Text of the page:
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The world’s first CCS plant begins to work in Canada, but will it work in Mongolia?

18th of 12, 2014
By Tirthankar  Mukherjee


The September issue of this publication contained a very informative article (‘Mega China-Mongolia coal project waits for final feasibility study’ by B.Tugsbilegt) but I am not sure how many readers knew how close we were to the inauguration of the world’s very first commercial-scale plant equipped with carbon capture and storage (CCS) technology, an innovative breakthrough about which the article spoke in relation to the proposed Sinopec-Hopu-Mongolia joint venture coal gasification plants in Tuv and Dundgovi aimags.

The Boundary Dam project is in Canada and when it was switched on, it was held up as proof that coal-burning is compatible with cutting emissions. Champions of the technology assert that its large-scale use in coal-fired power plants will enable the burning of fossil fuels without tipping the world into a climate catastrophe.

Apart from  Boundary Dam, there are 13 large-scale CCS projects operating globally, and an additional nine under construction, representing a 50% increase since 2011. In Australia, CCS projects have successfully sequestered 65,000 t of CO2 in a depleted gas field in Victoria’s Otway basin and captured CO2 at a coal-fired power plant at Callide in Queensland’s Bowen basin.

No wonder that the inauguration of Boundary Dam, a $1.3-billion and 110-megawatt project, was big news, for both those who took it as a real life example that it is possible to go on burning the dirtiest of fossil fuels while avoiding dangerous global warming, and also those who discounted the hype as just clever PR. Someone with my limited competence and ambivalent discernment has perforce to sit on the fence.  
The enthusiasm of the pro-CCS group comes from the new plant’s promise to cut carbon dioxide emissions by 90% by trapping C02 underground before the gas reaches the atmosphere – making its opening a milestone in the coal industry’s efforts to remain viable in a low-carbon economy. Looked another way, the project would reduce greenhouse gas emissions by about 1 million tons a year, or the equivalent of taking 250,000 cars off the road. The CO2 thus captured will be pumped underground and sold to an oil company for use in priming nearby oil fields, or buried in geological formations.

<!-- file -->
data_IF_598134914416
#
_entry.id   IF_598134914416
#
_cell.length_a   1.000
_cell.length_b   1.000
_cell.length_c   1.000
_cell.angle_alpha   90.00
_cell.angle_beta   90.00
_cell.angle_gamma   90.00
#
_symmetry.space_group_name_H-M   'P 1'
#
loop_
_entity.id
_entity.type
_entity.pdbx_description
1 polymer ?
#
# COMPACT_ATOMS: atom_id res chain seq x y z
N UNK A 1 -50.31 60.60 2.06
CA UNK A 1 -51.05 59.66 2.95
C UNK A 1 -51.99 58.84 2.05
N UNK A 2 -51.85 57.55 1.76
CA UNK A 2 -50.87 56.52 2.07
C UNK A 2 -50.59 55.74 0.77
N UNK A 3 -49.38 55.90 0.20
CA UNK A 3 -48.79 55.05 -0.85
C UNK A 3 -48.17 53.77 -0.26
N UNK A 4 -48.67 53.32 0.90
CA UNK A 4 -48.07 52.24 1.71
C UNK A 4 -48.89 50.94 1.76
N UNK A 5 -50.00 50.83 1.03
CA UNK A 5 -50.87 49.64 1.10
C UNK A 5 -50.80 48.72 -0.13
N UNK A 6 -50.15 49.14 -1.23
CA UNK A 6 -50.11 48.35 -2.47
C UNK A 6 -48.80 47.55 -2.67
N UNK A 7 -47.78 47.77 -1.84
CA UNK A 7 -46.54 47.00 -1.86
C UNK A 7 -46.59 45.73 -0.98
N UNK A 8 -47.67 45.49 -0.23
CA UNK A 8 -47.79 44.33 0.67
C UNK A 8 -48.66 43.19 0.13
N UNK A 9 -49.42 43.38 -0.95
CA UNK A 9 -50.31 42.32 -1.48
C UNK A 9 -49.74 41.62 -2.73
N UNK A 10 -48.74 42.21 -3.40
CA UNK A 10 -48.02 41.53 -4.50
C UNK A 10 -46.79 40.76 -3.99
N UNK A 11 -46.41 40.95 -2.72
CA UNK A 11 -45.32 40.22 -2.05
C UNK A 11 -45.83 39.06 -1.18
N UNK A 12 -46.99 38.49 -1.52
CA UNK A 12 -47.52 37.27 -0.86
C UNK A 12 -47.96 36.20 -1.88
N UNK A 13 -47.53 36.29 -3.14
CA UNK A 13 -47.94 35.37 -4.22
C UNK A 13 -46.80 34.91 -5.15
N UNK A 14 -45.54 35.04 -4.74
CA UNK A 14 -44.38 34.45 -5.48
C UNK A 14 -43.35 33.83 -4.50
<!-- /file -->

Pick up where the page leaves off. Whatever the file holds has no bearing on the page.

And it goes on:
They have, however, been cautious not to go overboard, and remain tactfully noncommittal about claiming that the CCS technology deployed here would or could soon be replicated on a large scale. For the record, no big US coal company has embraced the technology.

On their part, environmental campaigners view CCS with deep suspicion because its success depends on using the CO2 to increase oil production, and also because it is more expensive than renewable sources of energy. The technology of carbon capture and storage has been around for years but projects combining power generation and CCS have faced long delays and cost overruns, and run into criticism for receiving government subsidies. A number have been scuttled altogether because of competition from historically low prices for natural gas.

Boundary Dam, which received some C$240 million in subsidies, claims its cost over-runs had nothing to do with the CCS technology, but related to construction issues involved in overhauling a 50-year-old power plant. Officials have also said they are confident they could bring in the next such CCS project 25% cheaper. But they do acknowledge that at this point the viability of the technology depends on having a nearby source of coal and an additional revenue stream from the enhanced oil recovery. The coal is not a problem in Mongolia but we have to wait to discover what the ongoing feasibility study will have to say about selling the captured CO2.